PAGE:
Not all systems stop a car completely.

Automatic emergency braking systems are becoming increasingly common. More than 50 per cent of cars on sale in the United States are available with the technology, and by 2022 it’ll be standard equipment on 99% of new cars.

But AAA has discovered that there are big differences between the various manufacturers’ systems. There are two types in use: those designed to lessen the severity of an impact, and those designed to prevent one entirely. Tests of both types fitted to five 2016-model cars revealed that the former sheds much less speed than the latter when it applies the brakes.

That result is perhaps predictable, but the scale of the contrast is pretty stark. AAA found that prevention systems reduced speed by 79%, which was enough to avoid 60% of impacts with a vehicle travelling 30 miles-per-hour slower.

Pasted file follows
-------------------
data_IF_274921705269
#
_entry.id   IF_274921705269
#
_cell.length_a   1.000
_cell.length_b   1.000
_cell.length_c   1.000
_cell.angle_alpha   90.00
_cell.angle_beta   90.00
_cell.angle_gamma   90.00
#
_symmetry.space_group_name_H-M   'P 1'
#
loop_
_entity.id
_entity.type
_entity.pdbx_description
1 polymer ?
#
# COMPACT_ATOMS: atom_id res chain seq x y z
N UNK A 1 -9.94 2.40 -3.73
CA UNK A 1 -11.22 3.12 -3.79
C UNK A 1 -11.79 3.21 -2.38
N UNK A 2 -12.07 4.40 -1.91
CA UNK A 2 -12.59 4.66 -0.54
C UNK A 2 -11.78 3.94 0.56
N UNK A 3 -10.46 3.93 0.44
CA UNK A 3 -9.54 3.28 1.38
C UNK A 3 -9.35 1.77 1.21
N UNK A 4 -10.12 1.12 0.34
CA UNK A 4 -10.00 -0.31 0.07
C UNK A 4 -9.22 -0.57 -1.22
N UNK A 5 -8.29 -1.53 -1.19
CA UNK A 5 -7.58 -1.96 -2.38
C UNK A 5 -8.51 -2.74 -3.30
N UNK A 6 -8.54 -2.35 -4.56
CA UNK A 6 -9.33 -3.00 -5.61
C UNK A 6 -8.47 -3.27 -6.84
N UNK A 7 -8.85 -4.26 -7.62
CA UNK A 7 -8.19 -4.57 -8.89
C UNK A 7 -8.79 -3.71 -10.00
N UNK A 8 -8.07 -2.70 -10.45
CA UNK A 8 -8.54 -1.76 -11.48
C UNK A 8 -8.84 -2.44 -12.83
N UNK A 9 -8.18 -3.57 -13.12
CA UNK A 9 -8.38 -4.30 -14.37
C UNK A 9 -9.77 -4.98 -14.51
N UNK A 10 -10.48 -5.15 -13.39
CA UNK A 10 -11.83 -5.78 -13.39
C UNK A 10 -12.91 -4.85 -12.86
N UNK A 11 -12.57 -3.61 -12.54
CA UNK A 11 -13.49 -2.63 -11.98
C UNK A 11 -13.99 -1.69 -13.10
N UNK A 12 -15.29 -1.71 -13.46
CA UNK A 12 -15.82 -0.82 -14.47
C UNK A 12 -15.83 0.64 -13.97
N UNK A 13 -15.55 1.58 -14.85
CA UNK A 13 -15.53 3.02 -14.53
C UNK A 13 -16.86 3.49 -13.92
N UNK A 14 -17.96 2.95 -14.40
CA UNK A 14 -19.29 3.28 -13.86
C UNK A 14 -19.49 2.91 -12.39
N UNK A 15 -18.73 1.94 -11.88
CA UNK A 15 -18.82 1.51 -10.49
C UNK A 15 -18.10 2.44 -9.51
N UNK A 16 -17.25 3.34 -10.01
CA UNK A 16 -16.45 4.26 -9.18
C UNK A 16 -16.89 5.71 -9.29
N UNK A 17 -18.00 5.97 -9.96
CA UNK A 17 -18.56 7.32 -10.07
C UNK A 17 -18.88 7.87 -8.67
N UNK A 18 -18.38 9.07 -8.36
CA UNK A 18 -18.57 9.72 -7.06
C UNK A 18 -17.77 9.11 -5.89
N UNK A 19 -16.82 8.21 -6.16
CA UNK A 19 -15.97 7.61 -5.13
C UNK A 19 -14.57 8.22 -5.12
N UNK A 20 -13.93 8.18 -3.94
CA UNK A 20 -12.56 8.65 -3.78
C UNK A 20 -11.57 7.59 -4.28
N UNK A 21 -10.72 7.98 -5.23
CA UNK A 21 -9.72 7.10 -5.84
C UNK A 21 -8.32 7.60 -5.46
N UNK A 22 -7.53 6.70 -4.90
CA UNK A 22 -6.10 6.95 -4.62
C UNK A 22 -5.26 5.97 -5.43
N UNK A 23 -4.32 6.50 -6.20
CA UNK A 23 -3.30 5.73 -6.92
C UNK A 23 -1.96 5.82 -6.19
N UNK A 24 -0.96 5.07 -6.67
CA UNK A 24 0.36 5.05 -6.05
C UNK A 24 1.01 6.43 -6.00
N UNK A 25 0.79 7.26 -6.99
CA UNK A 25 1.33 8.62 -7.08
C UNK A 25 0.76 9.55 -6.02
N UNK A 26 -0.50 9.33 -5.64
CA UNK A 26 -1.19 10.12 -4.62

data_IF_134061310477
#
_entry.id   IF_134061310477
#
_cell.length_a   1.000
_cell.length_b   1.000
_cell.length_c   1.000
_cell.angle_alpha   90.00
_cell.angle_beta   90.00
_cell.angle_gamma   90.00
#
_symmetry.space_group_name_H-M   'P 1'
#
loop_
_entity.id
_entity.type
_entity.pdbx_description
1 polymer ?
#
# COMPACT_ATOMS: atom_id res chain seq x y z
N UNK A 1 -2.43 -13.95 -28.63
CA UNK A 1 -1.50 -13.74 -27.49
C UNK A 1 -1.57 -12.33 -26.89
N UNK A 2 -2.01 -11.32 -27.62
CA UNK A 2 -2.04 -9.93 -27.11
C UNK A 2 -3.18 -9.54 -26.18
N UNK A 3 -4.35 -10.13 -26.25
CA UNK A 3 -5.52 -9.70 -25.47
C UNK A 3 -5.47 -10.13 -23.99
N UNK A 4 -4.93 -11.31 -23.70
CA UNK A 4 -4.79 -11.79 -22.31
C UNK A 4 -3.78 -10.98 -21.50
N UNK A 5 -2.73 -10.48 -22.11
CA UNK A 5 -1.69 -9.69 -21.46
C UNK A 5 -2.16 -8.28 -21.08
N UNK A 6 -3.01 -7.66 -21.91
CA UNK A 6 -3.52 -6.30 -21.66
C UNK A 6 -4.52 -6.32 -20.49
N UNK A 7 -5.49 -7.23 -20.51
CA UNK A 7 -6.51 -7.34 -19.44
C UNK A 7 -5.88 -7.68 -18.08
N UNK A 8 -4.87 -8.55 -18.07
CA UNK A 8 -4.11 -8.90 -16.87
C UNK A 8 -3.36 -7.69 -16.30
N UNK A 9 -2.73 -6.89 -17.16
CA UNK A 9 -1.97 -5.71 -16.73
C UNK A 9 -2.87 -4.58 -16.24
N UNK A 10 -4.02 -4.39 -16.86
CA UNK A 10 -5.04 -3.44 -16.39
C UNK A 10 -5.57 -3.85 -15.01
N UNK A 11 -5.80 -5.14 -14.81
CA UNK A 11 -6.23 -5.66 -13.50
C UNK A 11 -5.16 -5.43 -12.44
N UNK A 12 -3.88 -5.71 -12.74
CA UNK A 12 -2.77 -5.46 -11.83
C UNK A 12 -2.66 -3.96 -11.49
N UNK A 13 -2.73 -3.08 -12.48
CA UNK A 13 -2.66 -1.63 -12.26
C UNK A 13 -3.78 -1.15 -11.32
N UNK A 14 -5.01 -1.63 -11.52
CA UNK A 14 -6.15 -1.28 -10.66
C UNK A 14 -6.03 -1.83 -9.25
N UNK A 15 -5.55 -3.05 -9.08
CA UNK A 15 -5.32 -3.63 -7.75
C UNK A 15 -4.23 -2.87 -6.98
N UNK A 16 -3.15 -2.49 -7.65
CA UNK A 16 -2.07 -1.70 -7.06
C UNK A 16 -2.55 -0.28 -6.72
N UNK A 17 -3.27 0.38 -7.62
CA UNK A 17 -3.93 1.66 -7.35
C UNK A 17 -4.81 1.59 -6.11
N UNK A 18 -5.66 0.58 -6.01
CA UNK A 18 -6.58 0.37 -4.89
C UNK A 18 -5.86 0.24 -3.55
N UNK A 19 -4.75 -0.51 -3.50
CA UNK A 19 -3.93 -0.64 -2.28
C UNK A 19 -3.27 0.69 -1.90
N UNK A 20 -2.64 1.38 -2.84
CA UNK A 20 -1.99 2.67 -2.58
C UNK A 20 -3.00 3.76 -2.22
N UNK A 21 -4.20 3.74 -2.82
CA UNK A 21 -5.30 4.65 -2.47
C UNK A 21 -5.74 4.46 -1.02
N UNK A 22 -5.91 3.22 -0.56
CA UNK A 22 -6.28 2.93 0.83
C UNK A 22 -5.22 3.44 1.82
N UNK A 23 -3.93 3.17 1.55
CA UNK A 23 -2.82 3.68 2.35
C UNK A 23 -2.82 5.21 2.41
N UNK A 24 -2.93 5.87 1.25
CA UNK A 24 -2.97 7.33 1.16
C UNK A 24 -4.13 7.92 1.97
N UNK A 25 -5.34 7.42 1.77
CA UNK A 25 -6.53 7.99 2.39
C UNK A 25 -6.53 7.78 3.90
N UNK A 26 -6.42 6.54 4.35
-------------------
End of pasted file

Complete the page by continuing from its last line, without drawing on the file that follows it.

Systems designed to the lessen an impact, meanwhile, reduced speed by only 40%, but that was enough to avoid one third of impacts in the 30 mph differential test. However, when faced with a stationary vehicle while travelling at 45 mph, speed was only reduced by 9%. In the same scenario, prevention systems slowed by 74%, avoiding 40% of impacts all together.

Megan McKernan, of the Automobile Club of Southern California’s Automotive Research Center, which assisted in the study, said: “Automatic emergency braking systems have the potential to drastically reduce the risk of injury from a crash. When travelling at 30 mph, a speed reduction of just 10 mph can reduce the energy of crash impact by more than 50%.”

“When shopping for a new vehicle, AAA recommends considering one equipped with an automatic emergency braking system,” said John Nielsen, AAA’s managing director of Automotive Engineering and Repair. “However, with the proliferation of vehicle technology, it’s more important than ever for drivers to fully understand their vehicle’s capabilities before driving off the dealer lot.”

And most of all, remember that these systems are a last ditch measure. The idea is to not get anywhere close to a crash situation in the first place.

Source: AAA

Be part of something big